Natalia Almada is a filmmaker whose works—including Todo lo demás (Everything Else) (2016), El Velador (2011), Al Otro Lado (2005)—cross the boundaries of documentary, fiction, and experimental film. Recipient of a 2012 MacArthur “Genius” Award, she is a dual citizen of Mexico and the United States and has lived in both countries since childhood.
As a filmmaker often working in documentary, I use many of the same tools used by journalists and the media in general—sound, video, interviews—which makes the distinction between the practices rather blurry. But it also makes the need for distinctions between them all the more crucial to define.
As I write this, I realize that it’s hard for me to define what journalism is today. In his 1984 book Entertaining Ourselves to Death, Neil Postman (1931–2003) described how television had essentially usurped the news. The speed of the news and the randomness of the programing fundamentally changed journalism. Programing time constraints and the need to entertain the viewer (as well as the viewer’s expectation to be entertained) eliminated the possibility for reflection and analysis. It’s crazy to consider how Postman would analyze media today, where immediacy and brevity are even more paramount. The audience must be fed a constant stream of new content, usually only consumed as headlines, to keep them hooked so that the outlet can remain a relevant platform. While I want to believe journalism is fundamental to democracy and guided by a set of ethical principles, it has in large part been corrupted by the media outlets, not just because of their more or less masked political agendas but also due to consumers’ expectation to be comfortably shocked. Unfortunately, although our society has become more media driven, I don’t believe it has become more visually literate. Having taught undergraduates in their early 20s, a generation who grew up in a sea of images, I’ve been shocked at their gullibility and lack of healthy suspicion about the videos and photographs they consume.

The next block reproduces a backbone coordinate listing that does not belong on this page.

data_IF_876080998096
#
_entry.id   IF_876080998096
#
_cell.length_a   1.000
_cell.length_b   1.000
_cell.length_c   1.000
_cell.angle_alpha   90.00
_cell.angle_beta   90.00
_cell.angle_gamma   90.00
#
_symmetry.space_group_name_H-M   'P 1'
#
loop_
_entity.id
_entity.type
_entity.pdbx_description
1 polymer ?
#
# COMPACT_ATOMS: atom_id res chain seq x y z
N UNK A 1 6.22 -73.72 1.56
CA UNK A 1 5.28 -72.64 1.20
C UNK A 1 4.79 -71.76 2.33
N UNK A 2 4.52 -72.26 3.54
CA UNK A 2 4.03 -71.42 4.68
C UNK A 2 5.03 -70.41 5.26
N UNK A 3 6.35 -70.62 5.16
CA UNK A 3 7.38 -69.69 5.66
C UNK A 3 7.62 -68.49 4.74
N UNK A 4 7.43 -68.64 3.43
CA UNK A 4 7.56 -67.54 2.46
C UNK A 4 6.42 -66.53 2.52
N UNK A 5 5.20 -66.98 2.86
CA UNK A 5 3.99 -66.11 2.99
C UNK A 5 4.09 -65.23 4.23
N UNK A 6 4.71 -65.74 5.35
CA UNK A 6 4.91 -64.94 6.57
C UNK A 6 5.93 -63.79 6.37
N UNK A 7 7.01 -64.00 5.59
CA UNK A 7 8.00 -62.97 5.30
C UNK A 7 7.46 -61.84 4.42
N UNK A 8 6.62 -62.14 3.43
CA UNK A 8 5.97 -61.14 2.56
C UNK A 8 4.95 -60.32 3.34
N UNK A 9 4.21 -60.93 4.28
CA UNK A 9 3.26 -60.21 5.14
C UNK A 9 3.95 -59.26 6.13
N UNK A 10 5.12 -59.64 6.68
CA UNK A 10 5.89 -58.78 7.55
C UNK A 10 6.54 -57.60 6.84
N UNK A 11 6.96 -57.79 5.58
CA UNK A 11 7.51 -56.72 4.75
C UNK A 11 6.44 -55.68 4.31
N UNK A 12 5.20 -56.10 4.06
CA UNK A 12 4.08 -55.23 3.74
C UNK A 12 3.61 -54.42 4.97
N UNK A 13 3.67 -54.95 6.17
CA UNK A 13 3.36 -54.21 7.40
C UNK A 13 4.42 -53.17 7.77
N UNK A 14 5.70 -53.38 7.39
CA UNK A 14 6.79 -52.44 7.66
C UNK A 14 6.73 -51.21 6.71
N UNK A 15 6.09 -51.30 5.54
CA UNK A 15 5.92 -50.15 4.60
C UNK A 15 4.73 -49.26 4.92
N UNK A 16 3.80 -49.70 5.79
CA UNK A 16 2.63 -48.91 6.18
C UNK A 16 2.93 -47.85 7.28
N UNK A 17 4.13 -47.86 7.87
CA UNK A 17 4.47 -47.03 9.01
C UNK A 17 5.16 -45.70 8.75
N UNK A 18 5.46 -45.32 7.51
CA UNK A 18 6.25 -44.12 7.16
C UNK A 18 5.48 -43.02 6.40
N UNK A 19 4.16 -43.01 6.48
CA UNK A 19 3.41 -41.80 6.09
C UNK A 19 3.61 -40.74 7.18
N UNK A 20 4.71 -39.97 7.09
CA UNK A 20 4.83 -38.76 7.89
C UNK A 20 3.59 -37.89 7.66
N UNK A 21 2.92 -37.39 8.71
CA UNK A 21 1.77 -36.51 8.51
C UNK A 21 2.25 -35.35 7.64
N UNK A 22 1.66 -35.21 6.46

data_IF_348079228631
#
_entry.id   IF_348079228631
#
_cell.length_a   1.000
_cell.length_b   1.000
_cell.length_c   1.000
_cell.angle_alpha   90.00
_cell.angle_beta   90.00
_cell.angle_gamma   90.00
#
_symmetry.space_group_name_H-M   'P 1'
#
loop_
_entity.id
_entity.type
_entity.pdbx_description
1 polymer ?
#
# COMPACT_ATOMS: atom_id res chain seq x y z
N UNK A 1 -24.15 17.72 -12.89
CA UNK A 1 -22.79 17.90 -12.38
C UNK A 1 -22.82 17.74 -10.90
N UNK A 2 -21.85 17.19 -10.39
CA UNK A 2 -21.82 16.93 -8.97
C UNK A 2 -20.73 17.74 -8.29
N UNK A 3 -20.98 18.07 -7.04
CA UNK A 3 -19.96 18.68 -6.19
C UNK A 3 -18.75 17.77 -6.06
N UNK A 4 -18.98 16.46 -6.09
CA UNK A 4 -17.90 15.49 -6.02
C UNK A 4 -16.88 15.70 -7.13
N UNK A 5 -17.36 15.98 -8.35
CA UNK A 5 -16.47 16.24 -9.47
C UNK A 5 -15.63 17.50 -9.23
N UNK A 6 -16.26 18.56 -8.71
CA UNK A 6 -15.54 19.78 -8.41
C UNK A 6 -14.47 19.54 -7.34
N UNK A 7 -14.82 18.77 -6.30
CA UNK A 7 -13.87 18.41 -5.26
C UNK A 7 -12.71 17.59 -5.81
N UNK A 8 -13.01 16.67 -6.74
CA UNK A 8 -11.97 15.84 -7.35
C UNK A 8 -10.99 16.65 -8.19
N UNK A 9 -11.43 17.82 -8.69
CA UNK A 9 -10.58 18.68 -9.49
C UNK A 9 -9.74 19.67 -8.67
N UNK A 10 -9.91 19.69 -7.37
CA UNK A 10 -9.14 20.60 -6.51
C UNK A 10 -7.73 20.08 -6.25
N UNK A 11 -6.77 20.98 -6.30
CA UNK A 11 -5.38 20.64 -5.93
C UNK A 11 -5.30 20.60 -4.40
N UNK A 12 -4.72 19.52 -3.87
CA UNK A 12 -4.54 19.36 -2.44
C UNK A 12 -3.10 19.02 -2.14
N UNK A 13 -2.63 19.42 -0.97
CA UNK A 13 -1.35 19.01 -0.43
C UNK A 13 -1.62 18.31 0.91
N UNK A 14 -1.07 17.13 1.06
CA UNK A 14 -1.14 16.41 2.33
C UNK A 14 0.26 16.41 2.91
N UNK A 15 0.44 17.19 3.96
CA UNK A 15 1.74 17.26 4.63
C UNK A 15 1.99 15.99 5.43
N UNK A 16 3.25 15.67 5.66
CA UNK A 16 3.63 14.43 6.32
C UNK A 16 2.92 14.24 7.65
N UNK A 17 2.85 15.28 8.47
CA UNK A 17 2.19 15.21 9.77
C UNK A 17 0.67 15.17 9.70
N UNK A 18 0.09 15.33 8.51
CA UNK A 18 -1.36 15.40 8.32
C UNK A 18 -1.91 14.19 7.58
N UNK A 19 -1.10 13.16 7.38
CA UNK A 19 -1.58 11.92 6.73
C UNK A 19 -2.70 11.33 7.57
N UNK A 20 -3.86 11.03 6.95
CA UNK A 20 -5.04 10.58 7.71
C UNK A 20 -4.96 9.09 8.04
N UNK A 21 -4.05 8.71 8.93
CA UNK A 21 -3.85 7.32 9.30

Perhaps art is the antidote to Neil Postman’s worldview. It is the arena in which we pause and reflect—both in the process of making art and in the consumption of art. A work of art is unapologetically appreciated as the point of view of the artist and so freed from illusions of objectivity allowing for it to participate in a discourse of opinions.
In my own films, which often deal with violence, I am wary of two things. First, when we film and show images of violence, are we in turn committing an act of violence? Secondly, what happens when violence is aestheticized? Susan Sontag wrote about both these issues in a manner which I believe is worth considering today. In her essay, “Regarding the Torture of Others,” about the Abu Ghraib photographs, she reminds us that the shock is not only the photos themselves but the fact that they were taken at all. Photography is not what it was, now that nearly everyone carries a portable camera and has immediate access to disseminate their images far and wide with a click. There can be an infinite number of intentions behind the trigger (as Roland Barthes notes, the finger is the camera’s organ, not the eye). So, when we capture images of violence we must question what the intention is and how are we participating in the spreading and normalization of violence. In Mexico’s drug violence, for example, images have played a multiplicity of roles, serving variously as a tool used by those committing the acts of violence to threaten their victims (not unlike the postcards of lynchings in the American South), by the press to sell news, and also by genuine journalists, who aim to shed light on the crisis and depict the truth. What I think is undeniable is that so many images of violence that might have led to insight or action instead anesthetize us to such a degree that the images lose their power to elicit an emotion. Instead, we look glance at them and then look away.
The other issue I’m always conscious of is the anesthetization of violence itself. Again Sontag writes about this issue in Regarding the Pain of Others: “For the photography of atrocity, people want the weight of witnessing without the taint of artistry, which is equated with insincerity or mere contrivance.” I believe that she is accurate in her assessment, and yet, as an artist, I believe that it is through our formal decisions that we convey meaning. To me it is through beauty that I hope to elicit compassion. It is through beauty that I hope to honor and respect whomever I am filming. So the challenge is how to make work that feels both artistic and sincere. I believe the answer lies in slowness. The films I’ve made are all meant to be reflections, meditations, a slowing down from the fast-paced media that allows us to hear our thoughts and have our feelings.